Regarding randomised clinical trials:
a) What is a noninferiority trial? (10% marks)
b) What is the null hypothesis in a noninferiority trial? (10% marks)
c) Why would a noninferiority trial be undertaken instead of a superiority trial? (40% marks)
d) What are the limitations of noninferiority trials? (40% marks)
This question is identical to Question 24 from the first paper of 2018.
a) What is a noninferiority trial?
b) What is the null hypothesis in a noninferiority trial?
In superiority trials, the hypothesis is that the experimental treatment is different (better) to the standard treatment, and two-sided statistical tests are used to test the null hypothesis (because the experimental treatment could be better or worse). The null hypothesis is therefore that there really is no difference. In equivalence trials the null hypothesis is that the treatments are significantly different, by a specified margin (the "equivalence margin"). In non-inferiority trials the null hypothesis is that the experimental treatment is worse than the standard treatment - and the pre-specified equivalence margin determines how much worse.
The diagram below is borrowed and modified from Ian A Scott (2009), and demonstrates the results and confidence interval ranges expected of the three different types of trials, when they have demonstrated that the null hypothesis is false.
Superiority trials have to have their results well over to the "favours experimental treatment" side, usually by a pre-specified margin. Equivalence trials need to have their results and confidence intervals within that margin to confirm that the two treatments are in fact equivalent. Non-inferiority trials also need to have their results within that margin, but there is no need to prove that the treatment is superior (i.e the confidence intervals and results simply need to remain within the not much worse margin, the "+1%" line in the diagram).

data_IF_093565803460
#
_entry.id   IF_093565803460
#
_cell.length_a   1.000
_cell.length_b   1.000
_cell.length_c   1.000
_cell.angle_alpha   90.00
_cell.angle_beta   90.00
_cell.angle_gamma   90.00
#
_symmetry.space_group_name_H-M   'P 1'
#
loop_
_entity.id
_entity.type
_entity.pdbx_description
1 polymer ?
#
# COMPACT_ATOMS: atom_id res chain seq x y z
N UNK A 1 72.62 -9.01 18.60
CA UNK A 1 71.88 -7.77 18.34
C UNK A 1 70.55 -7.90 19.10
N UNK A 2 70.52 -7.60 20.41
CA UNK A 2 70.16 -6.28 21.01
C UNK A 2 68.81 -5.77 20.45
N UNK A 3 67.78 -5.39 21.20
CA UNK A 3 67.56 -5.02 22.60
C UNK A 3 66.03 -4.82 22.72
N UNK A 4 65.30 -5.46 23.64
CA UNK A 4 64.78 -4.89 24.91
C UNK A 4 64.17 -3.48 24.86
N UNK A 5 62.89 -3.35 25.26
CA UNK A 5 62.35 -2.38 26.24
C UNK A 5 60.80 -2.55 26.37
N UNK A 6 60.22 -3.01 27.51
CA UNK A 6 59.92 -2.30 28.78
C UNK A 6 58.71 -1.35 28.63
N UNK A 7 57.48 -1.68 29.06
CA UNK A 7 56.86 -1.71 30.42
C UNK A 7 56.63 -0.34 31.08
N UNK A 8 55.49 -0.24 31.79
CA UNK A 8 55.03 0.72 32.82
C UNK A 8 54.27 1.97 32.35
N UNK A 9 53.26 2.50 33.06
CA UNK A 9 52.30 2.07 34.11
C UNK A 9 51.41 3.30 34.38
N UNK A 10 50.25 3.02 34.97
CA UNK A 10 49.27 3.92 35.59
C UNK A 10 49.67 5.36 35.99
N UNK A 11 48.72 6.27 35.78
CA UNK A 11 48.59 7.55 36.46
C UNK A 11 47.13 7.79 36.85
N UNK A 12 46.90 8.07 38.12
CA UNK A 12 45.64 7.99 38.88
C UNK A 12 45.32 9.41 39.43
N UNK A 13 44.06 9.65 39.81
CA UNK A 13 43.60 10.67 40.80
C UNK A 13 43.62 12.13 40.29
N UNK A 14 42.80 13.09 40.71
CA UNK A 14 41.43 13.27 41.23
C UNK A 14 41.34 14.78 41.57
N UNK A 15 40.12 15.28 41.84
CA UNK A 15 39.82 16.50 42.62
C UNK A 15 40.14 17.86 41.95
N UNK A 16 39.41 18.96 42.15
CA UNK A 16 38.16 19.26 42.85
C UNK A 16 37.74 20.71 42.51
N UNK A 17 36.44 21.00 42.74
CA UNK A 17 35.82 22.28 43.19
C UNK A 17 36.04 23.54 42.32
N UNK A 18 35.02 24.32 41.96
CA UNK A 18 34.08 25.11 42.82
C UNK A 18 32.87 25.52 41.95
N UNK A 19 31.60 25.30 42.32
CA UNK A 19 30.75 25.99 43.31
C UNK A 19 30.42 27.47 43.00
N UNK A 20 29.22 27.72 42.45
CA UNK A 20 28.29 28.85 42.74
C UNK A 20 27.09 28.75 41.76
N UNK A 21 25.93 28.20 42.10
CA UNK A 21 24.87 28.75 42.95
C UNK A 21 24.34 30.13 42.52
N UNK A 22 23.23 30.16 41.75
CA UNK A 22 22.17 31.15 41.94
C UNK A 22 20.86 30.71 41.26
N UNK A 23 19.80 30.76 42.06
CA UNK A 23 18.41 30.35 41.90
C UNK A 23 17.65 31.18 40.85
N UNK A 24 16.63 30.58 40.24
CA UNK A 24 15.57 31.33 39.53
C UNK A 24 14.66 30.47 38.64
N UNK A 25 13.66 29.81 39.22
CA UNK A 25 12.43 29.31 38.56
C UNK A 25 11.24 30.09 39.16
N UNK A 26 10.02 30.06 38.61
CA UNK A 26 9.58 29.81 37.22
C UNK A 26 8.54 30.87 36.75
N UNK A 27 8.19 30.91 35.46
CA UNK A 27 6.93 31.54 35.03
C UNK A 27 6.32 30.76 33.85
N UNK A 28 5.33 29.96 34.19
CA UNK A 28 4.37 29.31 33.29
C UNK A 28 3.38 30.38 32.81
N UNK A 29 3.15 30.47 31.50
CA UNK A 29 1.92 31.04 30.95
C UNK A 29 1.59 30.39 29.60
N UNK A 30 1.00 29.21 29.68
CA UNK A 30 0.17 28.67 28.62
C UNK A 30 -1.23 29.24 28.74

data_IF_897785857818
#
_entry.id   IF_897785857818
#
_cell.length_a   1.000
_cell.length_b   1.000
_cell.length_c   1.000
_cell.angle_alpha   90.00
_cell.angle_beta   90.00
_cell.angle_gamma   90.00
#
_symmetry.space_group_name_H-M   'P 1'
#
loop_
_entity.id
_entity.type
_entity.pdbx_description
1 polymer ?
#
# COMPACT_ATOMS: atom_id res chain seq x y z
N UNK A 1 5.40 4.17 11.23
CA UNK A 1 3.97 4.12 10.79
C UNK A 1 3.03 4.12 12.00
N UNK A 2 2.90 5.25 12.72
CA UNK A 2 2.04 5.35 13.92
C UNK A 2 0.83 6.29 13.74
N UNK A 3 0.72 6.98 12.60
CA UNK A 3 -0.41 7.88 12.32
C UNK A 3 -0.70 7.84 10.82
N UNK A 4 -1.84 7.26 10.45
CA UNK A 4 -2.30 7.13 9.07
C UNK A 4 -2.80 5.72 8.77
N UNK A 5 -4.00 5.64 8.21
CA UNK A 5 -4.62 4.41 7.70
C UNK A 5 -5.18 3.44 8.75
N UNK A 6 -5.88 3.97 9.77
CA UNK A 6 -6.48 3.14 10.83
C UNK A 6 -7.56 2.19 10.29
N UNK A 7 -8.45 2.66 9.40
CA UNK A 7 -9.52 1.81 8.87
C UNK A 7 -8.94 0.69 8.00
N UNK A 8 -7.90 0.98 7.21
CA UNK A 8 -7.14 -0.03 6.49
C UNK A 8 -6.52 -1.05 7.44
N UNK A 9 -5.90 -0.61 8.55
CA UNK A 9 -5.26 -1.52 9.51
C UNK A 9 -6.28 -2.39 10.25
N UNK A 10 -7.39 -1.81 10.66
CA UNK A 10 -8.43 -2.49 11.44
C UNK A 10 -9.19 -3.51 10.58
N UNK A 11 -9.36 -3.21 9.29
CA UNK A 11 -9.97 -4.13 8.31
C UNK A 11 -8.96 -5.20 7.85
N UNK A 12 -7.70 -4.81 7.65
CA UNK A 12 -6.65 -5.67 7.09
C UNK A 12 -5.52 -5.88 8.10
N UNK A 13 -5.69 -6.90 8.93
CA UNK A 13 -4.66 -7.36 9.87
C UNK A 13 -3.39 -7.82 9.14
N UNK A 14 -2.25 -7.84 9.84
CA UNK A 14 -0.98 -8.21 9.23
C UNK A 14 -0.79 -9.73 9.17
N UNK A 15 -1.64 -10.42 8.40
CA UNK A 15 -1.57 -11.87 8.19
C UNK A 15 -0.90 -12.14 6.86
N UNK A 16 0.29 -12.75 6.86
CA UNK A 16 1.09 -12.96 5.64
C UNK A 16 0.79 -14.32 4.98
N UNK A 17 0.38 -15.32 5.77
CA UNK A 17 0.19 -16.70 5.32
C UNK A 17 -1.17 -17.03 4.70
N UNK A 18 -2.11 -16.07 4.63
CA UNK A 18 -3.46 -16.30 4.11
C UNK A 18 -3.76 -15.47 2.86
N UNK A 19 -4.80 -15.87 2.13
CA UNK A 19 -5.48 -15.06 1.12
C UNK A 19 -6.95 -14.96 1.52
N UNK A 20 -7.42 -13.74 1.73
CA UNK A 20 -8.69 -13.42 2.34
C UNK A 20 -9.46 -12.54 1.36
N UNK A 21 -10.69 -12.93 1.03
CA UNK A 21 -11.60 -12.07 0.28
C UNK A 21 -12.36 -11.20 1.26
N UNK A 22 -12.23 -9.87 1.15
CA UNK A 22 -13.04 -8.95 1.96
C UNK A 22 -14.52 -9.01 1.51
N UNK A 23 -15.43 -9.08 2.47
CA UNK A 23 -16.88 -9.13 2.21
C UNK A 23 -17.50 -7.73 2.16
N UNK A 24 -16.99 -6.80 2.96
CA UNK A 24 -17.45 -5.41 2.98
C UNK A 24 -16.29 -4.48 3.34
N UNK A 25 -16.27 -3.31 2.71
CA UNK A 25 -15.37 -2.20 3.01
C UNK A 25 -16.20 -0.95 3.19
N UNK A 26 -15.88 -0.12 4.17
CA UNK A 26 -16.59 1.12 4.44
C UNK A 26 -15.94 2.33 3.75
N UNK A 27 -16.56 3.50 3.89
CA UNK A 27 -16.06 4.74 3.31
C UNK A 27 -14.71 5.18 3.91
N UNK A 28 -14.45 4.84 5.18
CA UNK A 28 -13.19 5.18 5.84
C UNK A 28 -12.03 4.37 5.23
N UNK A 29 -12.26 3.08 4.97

c) Why would a noninferiority trial be undertaken instead of a superiority trial?
A non-inferiority trial is appropriate when:
d) What are the limitations of noninferiority trials?
Snapinn, Steven M. "Noninferiority trials." Trials 1.1 (2000): 19.
Lesaffre, Emmanuel. "Superiority, equivalence, and non-inferiority trials." Bulletin of the NYU hospital for joint diseases66.2 (2008): 150-154.
Murray, Gordon D. "Switching between superiority and non‐inferiority." British journal of clinical pharmacology 52.3 (2001): 219-219.
Scott, Ian A. "Non-inferiority trials: determining whether alternative treatments are good enough." Med J Aust 190.6 (2009): 326-330.
Piaggio, Gilda, et al. "Reporting of noninferiority and equivalence randomized trials: extension of the CONSORT 2010 statement." Jama 308.24 (2012): 2594-2604.
Garattini, Silvio. "Non-inferiority trials are unethical because they disregard patients' interests." The Lancet 370.9602 (2007): 1875-1877.
Fleming, Thomas R. "Current issues in non‐inferiority trials." Statistics in medicine 27.3 (2008): 317-332.